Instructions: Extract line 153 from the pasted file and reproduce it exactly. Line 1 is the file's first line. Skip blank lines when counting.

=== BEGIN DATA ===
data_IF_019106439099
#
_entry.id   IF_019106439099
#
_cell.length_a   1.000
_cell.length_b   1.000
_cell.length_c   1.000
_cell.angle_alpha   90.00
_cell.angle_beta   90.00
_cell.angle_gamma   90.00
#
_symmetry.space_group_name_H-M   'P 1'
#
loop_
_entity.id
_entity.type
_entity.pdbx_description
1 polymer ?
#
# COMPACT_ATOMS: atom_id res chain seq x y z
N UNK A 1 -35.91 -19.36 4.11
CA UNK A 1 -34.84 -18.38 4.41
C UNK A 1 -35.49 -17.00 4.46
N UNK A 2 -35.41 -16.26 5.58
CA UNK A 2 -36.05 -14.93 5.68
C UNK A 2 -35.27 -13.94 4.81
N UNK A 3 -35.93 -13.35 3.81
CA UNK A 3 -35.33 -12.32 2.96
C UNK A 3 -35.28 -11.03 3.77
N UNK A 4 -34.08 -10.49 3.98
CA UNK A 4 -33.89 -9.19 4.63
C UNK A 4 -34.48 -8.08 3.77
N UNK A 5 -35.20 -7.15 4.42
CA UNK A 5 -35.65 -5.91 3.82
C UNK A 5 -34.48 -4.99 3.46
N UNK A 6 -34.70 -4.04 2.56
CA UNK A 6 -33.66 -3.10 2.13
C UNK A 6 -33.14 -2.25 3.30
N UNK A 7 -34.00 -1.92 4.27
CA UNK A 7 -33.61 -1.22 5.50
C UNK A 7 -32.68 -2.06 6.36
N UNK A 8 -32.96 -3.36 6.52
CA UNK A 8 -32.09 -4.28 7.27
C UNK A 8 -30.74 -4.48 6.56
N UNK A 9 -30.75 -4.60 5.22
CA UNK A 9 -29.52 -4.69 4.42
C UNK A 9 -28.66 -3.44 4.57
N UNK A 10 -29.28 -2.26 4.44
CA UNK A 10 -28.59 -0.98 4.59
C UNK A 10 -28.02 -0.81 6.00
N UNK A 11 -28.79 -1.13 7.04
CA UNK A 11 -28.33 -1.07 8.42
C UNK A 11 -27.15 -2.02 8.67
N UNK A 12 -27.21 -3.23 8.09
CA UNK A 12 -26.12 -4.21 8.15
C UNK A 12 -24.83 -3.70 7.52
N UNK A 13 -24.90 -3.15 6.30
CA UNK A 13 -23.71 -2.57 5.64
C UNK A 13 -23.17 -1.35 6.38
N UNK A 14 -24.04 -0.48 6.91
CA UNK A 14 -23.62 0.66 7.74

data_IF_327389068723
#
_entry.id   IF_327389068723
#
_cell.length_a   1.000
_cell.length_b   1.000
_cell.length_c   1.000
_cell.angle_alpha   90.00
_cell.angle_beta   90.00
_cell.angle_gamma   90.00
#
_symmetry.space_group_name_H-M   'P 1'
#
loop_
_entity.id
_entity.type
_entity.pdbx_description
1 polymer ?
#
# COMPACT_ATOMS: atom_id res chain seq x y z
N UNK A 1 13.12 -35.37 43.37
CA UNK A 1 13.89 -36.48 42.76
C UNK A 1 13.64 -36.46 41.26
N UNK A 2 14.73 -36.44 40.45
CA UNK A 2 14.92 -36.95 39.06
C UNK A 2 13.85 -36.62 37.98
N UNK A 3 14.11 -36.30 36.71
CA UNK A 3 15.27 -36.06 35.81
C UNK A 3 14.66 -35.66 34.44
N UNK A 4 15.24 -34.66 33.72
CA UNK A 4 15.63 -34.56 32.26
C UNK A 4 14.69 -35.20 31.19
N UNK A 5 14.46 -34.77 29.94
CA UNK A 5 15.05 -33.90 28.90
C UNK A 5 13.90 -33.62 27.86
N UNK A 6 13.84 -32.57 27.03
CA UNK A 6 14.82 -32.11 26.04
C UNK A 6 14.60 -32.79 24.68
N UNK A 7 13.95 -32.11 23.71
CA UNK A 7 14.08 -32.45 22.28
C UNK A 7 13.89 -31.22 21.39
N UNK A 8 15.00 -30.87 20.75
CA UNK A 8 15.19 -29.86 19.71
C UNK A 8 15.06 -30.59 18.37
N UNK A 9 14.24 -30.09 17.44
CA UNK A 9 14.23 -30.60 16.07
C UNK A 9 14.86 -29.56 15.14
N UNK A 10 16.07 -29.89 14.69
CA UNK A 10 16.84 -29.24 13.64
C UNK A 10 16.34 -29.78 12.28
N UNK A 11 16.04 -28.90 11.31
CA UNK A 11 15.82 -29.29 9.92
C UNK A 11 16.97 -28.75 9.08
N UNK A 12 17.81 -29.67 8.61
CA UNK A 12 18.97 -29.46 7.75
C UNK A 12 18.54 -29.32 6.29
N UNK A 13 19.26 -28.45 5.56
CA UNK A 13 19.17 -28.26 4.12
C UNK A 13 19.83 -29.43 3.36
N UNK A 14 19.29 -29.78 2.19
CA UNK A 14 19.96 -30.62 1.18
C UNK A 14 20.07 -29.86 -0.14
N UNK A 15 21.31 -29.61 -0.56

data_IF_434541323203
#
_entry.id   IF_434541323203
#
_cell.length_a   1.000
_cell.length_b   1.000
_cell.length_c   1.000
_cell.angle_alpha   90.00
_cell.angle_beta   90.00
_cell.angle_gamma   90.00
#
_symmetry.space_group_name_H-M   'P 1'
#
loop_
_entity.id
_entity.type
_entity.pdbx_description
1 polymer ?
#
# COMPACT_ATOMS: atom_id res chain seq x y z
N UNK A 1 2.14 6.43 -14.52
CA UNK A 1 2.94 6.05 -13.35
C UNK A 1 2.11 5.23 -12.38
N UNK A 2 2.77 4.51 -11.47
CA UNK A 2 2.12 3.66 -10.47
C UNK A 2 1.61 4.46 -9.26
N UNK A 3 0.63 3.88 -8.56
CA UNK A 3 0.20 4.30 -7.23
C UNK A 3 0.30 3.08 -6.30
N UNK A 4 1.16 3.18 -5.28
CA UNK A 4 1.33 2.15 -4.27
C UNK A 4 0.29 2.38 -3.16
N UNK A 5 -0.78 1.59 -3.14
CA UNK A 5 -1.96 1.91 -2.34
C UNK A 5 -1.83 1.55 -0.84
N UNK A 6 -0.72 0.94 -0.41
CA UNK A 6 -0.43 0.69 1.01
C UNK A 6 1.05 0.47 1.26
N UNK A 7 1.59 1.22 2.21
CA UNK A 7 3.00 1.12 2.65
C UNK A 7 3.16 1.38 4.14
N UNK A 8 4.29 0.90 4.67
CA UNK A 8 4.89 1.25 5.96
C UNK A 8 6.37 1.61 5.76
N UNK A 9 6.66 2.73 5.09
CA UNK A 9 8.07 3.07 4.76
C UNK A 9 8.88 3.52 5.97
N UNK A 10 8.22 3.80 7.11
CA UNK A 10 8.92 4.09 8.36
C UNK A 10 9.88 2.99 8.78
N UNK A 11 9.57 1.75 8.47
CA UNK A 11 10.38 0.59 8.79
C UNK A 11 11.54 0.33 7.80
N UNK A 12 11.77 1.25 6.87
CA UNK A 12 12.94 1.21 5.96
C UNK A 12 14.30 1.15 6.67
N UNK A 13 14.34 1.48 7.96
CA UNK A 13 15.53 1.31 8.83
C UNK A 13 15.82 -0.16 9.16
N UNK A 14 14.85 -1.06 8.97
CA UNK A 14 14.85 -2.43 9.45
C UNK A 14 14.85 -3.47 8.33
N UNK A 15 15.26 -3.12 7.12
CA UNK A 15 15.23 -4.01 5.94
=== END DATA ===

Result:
C UNK A 3 0.30 3.08 -6.30